BuildLaw, Issue 13: March 2012

Welcome to the March Issue of BuildLaw in which we bring you articles from New Zealand, Canada, Australia and the United Kingdom on building and construction law matters.

You can either download and print the complete newsletter or read those articles of interest.

Articles in Issue 13 are as follows
Welcome Construction Contracts:
No implied obligation to “get on with it”
John Green's comments on articles in this issue and developments in the industry since our last issue...

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Our first article is by Julian Bayley and involves an issue that regularly crops up in practice, but seldom before the courts, viz whether or not a contractor is subject to an implied obligation to progress the contract works “regularly and diligently”. Just what that means is somewhat unclear...

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What amounts to good faith conduct or repudiation on construction projects? Queensland Supreme Court clarifies the application of BCIPA to mining projects
Thomas G Heintzman O.C, Q.C discusses the recent decision of the Prince Edward Island Court of Appeal in WCI Waste Conversion Inc. v. ADI International In. The case involved a joint venture project which raised a number of important issues including when is a building contract a joint venture? and what amounts to good faith conduct or repudiation on construction projects?...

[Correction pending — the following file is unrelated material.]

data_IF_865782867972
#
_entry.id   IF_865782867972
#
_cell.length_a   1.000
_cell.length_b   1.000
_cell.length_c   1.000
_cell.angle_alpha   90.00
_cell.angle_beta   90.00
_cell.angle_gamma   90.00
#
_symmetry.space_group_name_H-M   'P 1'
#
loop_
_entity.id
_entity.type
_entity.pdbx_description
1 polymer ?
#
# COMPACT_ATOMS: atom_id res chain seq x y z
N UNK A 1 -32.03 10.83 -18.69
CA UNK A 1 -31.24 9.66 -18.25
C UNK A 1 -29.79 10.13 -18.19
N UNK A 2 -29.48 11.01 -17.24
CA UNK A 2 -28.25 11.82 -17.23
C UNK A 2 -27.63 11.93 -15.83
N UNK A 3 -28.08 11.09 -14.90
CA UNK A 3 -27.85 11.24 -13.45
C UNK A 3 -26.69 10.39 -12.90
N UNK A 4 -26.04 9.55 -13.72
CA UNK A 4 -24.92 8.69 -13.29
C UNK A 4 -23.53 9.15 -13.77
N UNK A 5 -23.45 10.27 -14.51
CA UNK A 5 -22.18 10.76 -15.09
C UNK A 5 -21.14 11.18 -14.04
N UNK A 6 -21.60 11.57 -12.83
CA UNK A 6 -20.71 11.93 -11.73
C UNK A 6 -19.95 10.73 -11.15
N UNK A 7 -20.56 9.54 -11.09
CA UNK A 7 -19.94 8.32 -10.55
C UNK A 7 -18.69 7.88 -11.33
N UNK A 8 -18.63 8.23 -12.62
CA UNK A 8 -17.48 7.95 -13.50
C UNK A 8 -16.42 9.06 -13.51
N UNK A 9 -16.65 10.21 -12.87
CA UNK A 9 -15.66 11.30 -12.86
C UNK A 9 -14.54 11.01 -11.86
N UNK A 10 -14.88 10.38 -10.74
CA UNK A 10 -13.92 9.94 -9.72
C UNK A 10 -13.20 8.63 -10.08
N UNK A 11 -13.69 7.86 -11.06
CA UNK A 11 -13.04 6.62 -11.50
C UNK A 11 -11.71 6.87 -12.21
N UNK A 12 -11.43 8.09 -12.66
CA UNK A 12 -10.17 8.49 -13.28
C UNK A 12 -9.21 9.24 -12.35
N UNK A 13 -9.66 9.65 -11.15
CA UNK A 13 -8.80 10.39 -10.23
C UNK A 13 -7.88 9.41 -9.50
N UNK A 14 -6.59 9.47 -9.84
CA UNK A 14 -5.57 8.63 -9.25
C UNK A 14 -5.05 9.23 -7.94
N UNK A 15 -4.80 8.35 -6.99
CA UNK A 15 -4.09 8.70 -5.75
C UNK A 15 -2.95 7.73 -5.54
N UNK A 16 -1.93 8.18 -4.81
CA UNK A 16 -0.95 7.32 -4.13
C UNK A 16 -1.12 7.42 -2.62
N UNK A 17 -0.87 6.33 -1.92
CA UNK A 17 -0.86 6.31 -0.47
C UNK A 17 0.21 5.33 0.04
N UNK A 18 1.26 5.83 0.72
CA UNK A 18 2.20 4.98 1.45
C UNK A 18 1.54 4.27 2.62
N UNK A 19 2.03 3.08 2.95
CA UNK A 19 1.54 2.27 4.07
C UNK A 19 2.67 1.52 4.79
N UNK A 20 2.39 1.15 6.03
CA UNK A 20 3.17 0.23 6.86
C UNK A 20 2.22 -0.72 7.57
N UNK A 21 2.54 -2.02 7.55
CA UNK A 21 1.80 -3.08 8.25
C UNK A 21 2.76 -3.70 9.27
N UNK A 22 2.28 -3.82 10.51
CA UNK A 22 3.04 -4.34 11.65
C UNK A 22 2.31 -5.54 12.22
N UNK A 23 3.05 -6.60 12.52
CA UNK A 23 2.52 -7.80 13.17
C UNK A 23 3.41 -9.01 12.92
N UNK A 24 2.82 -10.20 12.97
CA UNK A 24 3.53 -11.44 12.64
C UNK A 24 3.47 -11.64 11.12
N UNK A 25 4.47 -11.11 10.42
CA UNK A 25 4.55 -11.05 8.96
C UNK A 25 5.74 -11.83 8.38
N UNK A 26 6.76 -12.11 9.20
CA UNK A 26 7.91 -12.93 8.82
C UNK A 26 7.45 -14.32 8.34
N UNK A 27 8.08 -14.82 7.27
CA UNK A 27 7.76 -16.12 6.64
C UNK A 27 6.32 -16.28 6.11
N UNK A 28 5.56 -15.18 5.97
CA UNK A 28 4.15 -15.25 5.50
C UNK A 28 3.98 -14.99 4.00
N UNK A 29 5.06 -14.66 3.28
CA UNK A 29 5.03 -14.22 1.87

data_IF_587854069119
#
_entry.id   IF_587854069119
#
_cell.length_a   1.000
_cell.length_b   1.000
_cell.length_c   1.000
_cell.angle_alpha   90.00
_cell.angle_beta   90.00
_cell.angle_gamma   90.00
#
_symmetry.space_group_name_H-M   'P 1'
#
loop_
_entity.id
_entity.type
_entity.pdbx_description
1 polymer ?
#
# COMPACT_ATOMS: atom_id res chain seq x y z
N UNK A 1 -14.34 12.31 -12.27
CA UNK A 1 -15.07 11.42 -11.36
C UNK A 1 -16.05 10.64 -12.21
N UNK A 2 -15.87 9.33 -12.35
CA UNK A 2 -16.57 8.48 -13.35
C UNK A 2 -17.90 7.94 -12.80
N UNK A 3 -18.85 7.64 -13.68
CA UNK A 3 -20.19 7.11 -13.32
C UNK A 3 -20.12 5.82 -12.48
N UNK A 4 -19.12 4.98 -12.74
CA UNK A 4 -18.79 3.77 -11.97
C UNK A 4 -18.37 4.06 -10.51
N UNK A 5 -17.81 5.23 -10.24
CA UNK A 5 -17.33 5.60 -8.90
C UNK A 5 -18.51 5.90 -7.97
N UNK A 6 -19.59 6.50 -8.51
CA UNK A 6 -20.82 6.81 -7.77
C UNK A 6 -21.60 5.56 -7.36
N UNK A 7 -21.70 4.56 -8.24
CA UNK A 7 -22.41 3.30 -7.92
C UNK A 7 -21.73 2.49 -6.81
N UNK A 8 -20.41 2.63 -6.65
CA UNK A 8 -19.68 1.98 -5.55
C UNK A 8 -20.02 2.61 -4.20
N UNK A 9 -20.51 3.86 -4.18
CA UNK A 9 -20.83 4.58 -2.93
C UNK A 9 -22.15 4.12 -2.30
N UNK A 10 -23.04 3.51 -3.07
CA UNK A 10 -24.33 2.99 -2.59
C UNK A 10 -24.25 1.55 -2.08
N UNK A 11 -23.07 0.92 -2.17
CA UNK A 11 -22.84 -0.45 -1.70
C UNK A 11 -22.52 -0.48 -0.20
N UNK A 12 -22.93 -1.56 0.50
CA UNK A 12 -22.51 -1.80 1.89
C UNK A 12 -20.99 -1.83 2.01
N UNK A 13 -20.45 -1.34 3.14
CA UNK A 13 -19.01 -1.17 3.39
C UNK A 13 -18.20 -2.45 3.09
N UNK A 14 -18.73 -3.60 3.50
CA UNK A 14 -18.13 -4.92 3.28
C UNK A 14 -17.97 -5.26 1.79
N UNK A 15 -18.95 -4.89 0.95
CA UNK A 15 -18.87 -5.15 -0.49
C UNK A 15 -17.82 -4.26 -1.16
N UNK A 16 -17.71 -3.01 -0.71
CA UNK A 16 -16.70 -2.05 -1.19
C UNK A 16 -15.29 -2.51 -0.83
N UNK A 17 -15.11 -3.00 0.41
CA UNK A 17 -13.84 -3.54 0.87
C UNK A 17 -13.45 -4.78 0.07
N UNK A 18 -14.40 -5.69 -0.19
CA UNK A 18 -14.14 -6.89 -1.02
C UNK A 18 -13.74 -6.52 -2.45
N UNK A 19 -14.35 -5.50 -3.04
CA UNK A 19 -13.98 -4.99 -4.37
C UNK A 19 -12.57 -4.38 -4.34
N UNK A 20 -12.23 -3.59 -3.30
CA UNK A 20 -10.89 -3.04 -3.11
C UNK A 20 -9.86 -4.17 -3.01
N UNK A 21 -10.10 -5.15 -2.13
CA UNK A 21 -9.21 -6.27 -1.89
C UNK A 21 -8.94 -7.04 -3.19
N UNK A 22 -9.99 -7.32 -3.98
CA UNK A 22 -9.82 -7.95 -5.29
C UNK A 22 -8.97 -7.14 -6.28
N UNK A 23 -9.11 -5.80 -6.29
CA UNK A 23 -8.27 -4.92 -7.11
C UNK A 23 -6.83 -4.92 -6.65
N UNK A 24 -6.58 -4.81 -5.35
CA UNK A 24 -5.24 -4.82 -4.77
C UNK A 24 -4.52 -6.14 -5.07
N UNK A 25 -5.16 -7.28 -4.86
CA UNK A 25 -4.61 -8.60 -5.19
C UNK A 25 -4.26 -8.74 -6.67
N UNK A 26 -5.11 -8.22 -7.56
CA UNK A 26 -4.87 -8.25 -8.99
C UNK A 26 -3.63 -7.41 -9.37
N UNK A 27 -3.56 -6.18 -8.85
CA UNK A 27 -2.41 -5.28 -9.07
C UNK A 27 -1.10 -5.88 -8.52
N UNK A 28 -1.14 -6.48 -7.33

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In the recent decision of Thiess Pty Ltd v Warren Brothers Earthmoving Pty Ltd [2011] QSC 345, Justice Fryberg provided important clarification with respect to the application of the Building and Construction Industry Payments Act 2004 (Qld) (BCIPA) to mining projects. McCullough Robertson Construction Group Partners, Bill Morrissey and Matt Bradbury outline why the decision is likely to be welcomed by contractors and subcontractors who carry out construction work and supply related goods and services in respect of mining projects throughout Queensland...

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Disclaimer in Expert Report Does Not Void Adjudication Determination Expert Evidence In Professional Negligence Claims
Charles Brannen of CBP Lawyers discusses the decision of the NSW Supreme Court in Hanave Pty Ltd v Nahas Construction (NSW) Pty Ltd [2011] NSWSC 1476 in which the court held that an adjudication determination was not subject to challenge by reason of the adjudicator's consideration of an expert report containing a disclaimer regarding the use of, and reliance on the report, by third parties: in this case the adjudicator!..

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Two recent UK High Court decisions in relation to the same case, ACD (Landscape Architects) Ltd v Overall & Anor, provide practical guidance on whether privilege is waived in an expert’s report when significant parts of the report are deployed in a witness statement prepared for a strike out application and the use of expert evidence in professional negligence claims...

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Natural Justice Again! Noel’s House Party Poopers